CHURCH OF ST. FRONLEICHNAM, AACHEN 1930
The Parish Church of St. Fronleichnam (Corpus Christi) in Aachen is one of the key projects of modern church architecture in Germany. Its reduced cubic form and unadorned, simple design were revolutionary at the time it was built in 1930 and are still controversial. St. Fronleichnam was the first built church project by the then young architect Rudolf Schwarz, whose numerous other buildings crucially influenced the image of sacred architecture in Germany.
The church is located in the eastern section of Aachen’s downtown, and its size and white plaster façade cause it to stand out in the housing development in the Ostviertel, which was once a working-class neighborhood. The nave, aisle, and altar are combined within a simple, rectangular block with a low saddle roof. To the south, connected to the aisle, is a four-meter-tall bell tower on a square footprint.
The facade has no decorative elements whatsoever. Only copper-lined steel doors and a high ribbon of delicately articulated, square windows with steel frames subdivide the exterior walls. Inside, the space is simple and lacks conspicuous decoration. The white walls and ceiling starkly contrast with the dark bluestone of the floor, steps, and decorative elements, and the blackstained wood of the furnishings.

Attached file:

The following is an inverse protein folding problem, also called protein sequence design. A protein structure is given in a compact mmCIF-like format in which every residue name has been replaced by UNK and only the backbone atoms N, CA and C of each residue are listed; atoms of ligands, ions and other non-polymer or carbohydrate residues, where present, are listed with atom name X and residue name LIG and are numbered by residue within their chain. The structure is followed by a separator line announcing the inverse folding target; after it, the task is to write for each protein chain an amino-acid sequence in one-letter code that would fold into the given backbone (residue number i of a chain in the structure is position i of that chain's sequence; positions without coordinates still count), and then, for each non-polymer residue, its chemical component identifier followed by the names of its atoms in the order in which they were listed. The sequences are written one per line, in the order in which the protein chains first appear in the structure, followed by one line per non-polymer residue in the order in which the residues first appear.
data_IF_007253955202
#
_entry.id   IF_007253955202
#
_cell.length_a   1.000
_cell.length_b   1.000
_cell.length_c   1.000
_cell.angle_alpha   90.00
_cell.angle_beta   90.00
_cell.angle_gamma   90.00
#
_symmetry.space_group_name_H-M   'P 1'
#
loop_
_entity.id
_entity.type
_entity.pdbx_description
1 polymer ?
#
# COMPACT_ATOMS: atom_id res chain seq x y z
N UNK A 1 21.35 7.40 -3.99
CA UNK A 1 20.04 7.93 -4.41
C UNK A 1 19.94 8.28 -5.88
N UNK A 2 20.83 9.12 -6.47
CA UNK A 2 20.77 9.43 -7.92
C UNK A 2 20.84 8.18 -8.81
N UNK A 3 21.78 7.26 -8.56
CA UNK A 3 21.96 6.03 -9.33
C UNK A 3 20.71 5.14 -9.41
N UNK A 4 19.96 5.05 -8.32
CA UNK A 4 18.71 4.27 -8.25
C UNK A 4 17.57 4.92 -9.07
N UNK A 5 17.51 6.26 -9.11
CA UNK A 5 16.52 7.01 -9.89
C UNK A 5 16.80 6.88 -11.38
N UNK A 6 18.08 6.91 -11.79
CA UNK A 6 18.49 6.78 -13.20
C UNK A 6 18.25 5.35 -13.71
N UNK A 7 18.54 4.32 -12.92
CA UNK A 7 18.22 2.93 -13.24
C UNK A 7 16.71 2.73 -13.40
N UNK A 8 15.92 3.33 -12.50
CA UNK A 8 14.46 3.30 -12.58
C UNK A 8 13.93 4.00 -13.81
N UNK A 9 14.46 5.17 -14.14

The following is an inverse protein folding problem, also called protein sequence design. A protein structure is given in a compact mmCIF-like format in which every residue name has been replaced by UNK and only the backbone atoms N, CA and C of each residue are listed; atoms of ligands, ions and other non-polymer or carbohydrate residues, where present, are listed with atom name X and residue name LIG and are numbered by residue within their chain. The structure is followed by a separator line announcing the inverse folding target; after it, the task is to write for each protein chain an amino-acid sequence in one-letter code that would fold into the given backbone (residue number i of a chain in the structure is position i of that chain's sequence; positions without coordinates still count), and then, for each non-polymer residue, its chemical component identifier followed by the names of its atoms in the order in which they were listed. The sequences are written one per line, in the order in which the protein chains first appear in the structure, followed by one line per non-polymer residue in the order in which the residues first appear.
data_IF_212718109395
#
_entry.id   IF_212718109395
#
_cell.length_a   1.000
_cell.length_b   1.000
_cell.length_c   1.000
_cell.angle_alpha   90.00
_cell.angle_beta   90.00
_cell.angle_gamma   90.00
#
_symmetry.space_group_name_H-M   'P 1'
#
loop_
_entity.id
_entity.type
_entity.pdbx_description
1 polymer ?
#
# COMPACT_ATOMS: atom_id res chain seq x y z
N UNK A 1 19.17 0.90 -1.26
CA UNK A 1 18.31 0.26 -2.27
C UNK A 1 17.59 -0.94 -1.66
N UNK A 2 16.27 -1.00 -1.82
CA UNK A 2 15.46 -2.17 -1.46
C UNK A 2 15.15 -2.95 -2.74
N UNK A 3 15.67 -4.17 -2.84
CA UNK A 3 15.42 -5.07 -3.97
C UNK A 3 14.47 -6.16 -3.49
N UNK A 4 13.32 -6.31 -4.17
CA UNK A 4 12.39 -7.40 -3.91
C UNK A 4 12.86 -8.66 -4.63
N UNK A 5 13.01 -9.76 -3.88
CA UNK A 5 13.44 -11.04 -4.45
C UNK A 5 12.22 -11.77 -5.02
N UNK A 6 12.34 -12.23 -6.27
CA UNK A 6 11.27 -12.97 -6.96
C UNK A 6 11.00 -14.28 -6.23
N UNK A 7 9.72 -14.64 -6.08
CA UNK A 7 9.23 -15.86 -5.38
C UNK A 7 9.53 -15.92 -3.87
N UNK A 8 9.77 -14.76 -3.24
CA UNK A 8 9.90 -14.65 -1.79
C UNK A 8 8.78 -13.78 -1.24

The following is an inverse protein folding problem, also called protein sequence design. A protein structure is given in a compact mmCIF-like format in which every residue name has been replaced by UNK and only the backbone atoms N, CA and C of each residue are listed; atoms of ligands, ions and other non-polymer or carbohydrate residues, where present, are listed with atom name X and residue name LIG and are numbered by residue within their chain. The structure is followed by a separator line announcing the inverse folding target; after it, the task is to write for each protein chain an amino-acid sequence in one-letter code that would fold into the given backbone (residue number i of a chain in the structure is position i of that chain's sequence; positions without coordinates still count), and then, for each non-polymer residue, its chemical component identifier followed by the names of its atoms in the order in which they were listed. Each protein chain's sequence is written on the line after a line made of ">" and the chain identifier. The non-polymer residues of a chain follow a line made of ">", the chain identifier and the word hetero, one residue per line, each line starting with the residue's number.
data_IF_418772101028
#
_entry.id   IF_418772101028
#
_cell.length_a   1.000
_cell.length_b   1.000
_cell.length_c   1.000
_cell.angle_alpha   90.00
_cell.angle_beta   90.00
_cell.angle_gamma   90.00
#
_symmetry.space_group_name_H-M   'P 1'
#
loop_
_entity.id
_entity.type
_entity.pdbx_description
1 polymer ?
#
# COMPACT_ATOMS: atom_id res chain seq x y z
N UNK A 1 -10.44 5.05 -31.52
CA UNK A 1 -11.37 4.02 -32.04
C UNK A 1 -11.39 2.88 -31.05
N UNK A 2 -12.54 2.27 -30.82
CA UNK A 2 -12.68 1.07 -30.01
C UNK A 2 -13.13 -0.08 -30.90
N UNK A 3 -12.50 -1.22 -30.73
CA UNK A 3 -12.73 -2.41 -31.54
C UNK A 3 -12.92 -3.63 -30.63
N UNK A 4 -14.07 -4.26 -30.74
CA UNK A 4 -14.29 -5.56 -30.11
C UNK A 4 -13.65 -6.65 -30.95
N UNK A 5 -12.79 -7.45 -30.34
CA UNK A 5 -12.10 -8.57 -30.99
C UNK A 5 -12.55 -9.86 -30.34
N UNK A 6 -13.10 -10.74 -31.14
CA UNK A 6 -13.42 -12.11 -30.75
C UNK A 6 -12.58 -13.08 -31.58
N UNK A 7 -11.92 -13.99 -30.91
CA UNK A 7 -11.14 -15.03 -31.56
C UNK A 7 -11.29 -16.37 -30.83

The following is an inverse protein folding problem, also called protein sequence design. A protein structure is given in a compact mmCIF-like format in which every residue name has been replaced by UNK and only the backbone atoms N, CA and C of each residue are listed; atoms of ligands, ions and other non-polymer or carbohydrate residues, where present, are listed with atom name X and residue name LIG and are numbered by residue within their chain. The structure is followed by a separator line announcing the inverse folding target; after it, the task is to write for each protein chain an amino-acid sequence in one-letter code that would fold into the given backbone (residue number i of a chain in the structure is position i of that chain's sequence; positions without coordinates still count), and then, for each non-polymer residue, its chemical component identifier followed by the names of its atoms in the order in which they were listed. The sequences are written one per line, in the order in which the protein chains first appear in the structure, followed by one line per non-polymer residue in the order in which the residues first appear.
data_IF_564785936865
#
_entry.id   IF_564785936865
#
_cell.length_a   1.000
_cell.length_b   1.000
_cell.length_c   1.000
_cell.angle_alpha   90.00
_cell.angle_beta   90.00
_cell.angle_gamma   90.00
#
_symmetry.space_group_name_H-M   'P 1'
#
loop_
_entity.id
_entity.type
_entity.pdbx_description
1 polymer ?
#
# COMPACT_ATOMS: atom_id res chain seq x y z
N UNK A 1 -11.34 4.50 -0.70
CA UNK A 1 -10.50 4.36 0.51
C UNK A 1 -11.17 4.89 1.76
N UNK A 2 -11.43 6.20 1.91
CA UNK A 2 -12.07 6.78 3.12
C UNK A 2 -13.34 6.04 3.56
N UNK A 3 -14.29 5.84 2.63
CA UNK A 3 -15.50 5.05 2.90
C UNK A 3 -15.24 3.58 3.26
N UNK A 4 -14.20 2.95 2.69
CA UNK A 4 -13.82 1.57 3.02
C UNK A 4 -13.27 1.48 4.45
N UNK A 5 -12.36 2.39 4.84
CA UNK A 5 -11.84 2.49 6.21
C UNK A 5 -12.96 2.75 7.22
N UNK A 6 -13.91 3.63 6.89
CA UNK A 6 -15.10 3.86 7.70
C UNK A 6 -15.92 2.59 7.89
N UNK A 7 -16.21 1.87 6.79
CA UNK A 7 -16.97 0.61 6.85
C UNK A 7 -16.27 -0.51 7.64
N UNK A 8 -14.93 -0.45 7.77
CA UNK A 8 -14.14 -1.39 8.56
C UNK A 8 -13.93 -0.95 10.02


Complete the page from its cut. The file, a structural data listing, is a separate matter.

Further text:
Also involved in the planning of the sacred building were Hans Schwippert and Johannes Krahn, and two other architects with whom Rudolf Schwarz worked closely in his day. For the interior design, Schwarz employed what he called his “working group,” composed of teachers and students at the School of Applied Arts, Aachen, where he was director. The church goldsmith Fritz Schwerdt, for example, designed the cross for the altar, several lamps, and the tabernacle that was installed in 1958. Hans Schwippert was responsible for, among other things, the housing for the organ and the pews. Also striking are the cords hanging from the ceiling designed by Schwarz, each of which supports twelve lighting cylinders.
Thanks to the intervention of Rudolf Schwarz, and later his widow, Maria Schwarz, the interior of the church has remains almost unaltered. It has undergone just a few changes, for example, the installing of a celebration altar in 1980. [KS/HY]